On 10 June 2021, the Italian Data Protection Authority issued the new Guidelines on the use of cookies, already regulated by Directive 2002/58/EC (so-called ePrivacy Directive), thus updating – following the entry into force of EU regulation 679/2016 (GDPR) – the guiding principles previously issued in 2014. The most important provisions of the Guidelines are summarised below.

Cookies and their classification

Cookies are small text files that a website places on user devices (PC, smartphone, etc.), which encode non-personal information about the user (e.g. language settings or type of device used), or personal information (such as IP address, username, unique identifier, e-mail, etc.). They perform a large number of functions, including monitoring sessions, storing information relating to a user, improving the use of online content or profiling the user.

The so called “technical cookies” are used for the sole purpose of providing the requested services, while “profiling cookies” are used to record specific actions or user behaviour to create homogeneous groups of people to enable content – e.g. advertising content – targeting consistent with their interests.

In the Guidelines commented upon here, the Italian DPA specified that the use of technical cookies is expressly exempted, by Article 122 of the Italian Privacy Code, from the obligation to acquire user consent and the data controller need only inform users pursuant to Article 13 of the GDPR. On the contrary, profiling cookies and other tracking tools used for non-technical purposes can only be used after obtaining user consent.

Consent validity requirements and banner

As regards cookies that require user consent, the Authority reiterated that the mere scroll of a webpage does not imply consent, which can only be deemed legitimately acquired when the data controller can prove that the user’s will is unequivocal, verifiable and above all corresponds to a conscious action.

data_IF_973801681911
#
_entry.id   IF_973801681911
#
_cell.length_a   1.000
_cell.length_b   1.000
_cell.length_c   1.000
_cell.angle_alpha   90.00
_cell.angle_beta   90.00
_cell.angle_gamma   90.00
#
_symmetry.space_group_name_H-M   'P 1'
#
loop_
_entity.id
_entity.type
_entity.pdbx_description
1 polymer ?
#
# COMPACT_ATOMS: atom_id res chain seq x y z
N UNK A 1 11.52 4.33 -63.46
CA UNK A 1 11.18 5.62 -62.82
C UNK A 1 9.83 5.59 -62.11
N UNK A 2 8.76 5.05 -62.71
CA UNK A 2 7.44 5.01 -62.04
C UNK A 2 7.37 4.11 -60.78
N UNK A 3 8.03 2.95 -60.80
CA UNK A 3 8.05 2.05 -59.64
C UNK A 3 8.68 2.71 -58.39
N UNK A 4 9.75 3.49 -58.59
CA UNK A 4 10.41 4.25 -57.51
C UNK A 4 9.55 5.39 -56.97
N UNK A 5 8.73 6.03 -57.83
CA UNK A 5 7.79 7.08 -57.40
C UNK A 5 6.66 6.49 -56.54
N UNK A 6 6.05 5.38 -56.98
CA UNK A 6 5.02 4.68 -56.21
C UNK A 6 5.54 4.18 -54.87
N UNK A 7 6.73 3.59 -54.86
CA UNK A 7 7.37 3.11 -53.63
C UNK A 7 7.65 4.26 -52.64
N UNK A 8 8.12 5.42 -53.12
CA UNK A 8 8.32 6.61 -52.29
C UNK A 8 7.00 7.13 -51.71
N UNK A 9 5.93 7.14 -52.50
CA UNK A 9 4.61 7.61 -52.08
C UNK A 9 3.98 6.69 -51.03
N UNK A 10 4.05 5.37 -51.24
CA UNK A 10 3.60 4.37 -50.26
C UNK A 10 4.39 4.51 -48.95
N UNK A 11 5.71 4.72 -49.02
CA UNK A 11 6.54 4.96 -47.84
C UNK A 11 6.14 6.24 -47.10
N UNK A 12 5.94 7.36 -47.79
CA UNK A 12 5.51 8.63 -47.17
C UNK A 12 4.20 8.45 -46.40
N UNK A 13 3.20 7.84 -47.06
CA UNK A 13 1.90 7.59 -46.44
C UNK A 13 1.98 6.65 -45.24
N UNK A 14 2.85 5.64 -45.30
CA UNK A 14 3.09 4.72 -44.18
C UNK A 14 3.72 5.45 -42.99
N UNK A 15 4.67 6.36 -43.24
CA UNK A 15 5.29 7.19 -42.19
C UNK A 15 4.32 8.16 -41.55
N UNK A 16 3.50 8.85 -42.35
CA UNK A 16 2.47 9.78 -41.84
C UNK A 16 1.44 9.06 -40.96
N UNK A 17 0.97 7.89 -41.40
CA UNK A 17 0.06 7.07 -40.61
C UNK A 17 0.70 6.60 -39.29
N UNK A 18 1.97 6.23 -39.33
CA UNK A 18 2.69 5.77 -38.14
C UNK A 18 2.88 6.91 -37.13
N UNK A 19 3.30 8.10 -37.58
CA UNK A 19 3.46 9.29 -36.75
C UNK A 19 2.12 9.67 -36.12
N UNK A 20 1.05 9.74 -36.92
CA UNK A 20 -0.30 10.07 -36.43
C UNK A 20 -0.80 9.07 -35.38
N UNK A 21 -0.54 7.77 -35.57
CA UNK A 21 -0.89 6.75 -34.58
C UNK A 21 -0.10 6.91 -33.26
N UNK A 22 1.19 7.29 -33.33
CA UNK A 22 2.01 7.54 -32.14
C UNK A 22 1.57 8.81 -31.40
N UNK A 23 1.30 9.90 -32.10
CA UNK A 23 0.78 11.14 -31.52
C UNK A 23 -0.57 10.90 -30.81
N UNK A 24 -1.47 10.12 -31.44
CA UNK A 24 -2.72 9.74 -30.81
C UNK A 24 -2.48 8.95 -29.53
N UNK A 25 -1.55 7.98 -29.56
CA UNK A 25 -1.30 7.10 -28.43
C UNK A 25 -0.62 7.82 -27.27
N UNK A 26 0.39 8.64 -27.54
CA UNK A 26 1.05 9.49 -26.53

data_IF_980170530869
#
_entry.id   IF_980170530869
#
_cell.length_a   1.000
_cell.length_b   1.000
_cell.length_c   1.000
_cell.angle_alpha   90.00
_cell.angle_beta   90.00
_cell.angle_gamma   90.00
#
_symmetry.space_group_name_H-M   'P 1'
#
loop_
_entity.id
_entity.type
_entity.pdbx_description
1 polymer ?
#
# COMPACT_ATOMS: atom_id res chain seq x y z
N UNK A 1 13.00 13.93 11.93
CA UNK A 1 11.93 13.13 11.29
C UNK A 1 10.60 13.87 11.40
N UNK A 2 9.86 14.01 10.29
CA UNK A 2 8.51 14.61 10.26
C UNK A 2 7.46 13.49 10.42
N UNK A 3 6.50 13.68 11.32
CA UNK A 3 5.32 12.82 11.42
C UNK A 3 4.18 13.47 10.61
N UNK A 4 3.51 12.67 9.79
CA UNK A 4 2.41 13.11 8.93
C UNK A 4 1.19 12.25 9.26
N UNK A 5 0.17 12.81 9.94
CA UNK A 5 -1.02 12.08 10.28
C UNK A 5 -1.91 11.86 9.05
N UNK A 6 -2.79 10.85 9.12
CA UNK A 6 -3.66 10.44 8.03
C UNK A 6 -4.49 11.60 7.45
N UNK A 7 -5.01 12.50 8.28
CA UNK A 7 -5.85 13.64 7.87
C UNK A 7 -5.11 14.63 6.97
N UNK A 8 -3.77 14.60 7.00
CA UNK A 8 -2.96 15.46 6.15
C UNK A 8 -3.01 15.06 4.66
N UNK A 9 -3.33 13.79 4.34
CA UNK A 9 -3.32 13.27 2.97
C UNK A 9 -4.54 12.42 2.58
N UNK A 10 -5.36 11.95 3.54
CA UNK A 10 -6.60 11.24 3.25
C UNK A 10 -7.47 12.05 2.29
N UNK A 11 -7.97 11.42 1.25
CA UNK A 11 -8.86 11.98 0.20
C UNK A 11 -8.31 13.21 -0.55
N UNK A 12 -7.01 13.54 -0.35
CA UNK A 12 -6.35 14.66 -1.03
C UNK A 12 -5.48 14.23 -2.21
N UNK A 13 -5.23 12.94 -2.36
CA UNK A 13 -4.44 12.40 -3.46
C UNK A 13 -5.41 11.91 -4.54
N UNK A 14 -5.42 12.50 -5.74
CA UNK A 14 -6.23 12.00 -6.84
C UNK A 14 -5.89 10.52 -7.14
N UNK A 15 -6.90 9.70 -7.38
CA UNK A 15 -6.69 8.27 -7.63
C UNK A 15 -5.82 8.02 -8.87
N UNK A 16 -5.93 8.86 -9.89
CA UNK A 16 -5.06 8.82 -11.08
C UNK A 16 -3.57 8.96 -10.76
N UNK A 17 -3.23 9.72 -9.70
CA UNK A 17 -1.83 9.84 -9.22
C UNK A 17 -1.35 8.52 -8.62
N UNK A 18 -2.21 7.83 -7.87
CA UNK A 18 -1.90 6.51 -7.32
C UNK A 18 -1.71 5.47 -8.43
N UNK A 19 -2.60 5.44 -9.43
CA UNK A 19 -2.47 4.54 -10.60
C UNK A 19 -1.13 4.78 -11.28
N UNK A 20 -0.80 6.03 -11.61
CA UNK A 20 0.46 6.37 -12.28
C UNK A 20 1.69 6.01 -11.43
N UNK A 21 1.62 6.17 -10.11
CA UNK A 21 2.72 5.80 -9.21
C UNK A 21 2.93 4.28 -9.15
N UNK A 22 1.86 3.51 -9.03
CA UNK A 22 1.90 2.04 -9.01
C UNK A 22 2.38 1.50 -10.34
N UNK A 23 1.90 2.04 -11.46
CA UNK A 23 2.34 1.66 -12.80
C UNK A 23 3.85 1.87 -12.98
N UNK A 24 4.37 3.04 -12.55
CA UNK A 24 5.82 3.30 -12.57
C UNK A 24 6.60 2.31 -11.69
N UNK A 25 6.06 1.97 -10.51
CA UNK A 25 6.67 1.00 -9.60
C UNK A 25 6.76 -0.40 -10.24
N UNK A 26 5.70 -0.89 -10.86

Moreover, the DPA censored the so-called “cookie wall” mechanism that forces users to mandatorily accept tracking cookies prior to accessing a website, since such consent does not comply with the requirement of “freedom” under Article 4(11) of the GDPR.

Data controllers are instead required to insert a banner on the website, by means of which users who access the website for the first time can alternatively maintain the default settings relating to cookies or express – by means of a positive action – their consent to different settings. Obviously, users must be able to modify such choices at any time and in a simple, immediate and intuitive manner through a link placed in the website footer, bearing the words “review your cookie choices” or similar.

Where mandatory, the banner must be sufficiently large to disrupt the navigation on the webpage and to avoid the risk of unwanted or unconscious clicks (e.g. accept cookies/close the banner). The same banner must also contain the following essential information:
i) a caveat communicating that closing the banner implies the application of default settings;
ii) if applicable, a brief information note relating to the fact that the website uses technical cookies and can also use – only upon consent – profiling cookies or similar tracking tools;
iii) the link to the privacy policy;
iv) a button through which users can express their consent by accepting all cookies or the use of any other tracking tools;
v) a link to a dedicated area where it is possible to selectively choose only certain cookies’ functionalities, the list of third parties owner of the cookies used by the website (that must be kept constantly updated) and the list of cookies (possibly grouped by homogeneous categories) for which users give their consent.

As an alternative to the above indicated methods, however, the data controllers shall have the possibility to implement different ways of collecting consent with respect to those users who access the services through authentication or access credentials.

Lastly, the Guidelines contested the lawfulness of a common trend of data controllers, i.e. to repeatedly reintroduce the banner to users who have previously denied their consent, because it forces users to give their consent just to continue browsing. Therefore, where already denied, consent can no longer be requested unless: (i) there is a significant change in the conditions of the processing; (ii) it is impossible for the website manager to know that a cookie had already been previously stored on the user’s device; (iii) at least 6 months have passed since the previous banner was displayed.

Analytics cookies

The DPA also reiterates the comparability of analytics cookies – which are used to measure the effectiveness of an IT service – to technical cookies (and the consequent applicability of the related exemptions for consent and banner), on condition that they prevent the direct identification of a subject and their use is strictly limited to the development of aggregated statistics.

Privacy policy

Finally, the Authority concluded by admitting that the privacy policy under Article 13 of the GDPR may also be provided through different and multiple channels and methods, more dynamic and less traditional, such as information pop-ups, voice interactions, virtual assistants, use of the phone, chatbot.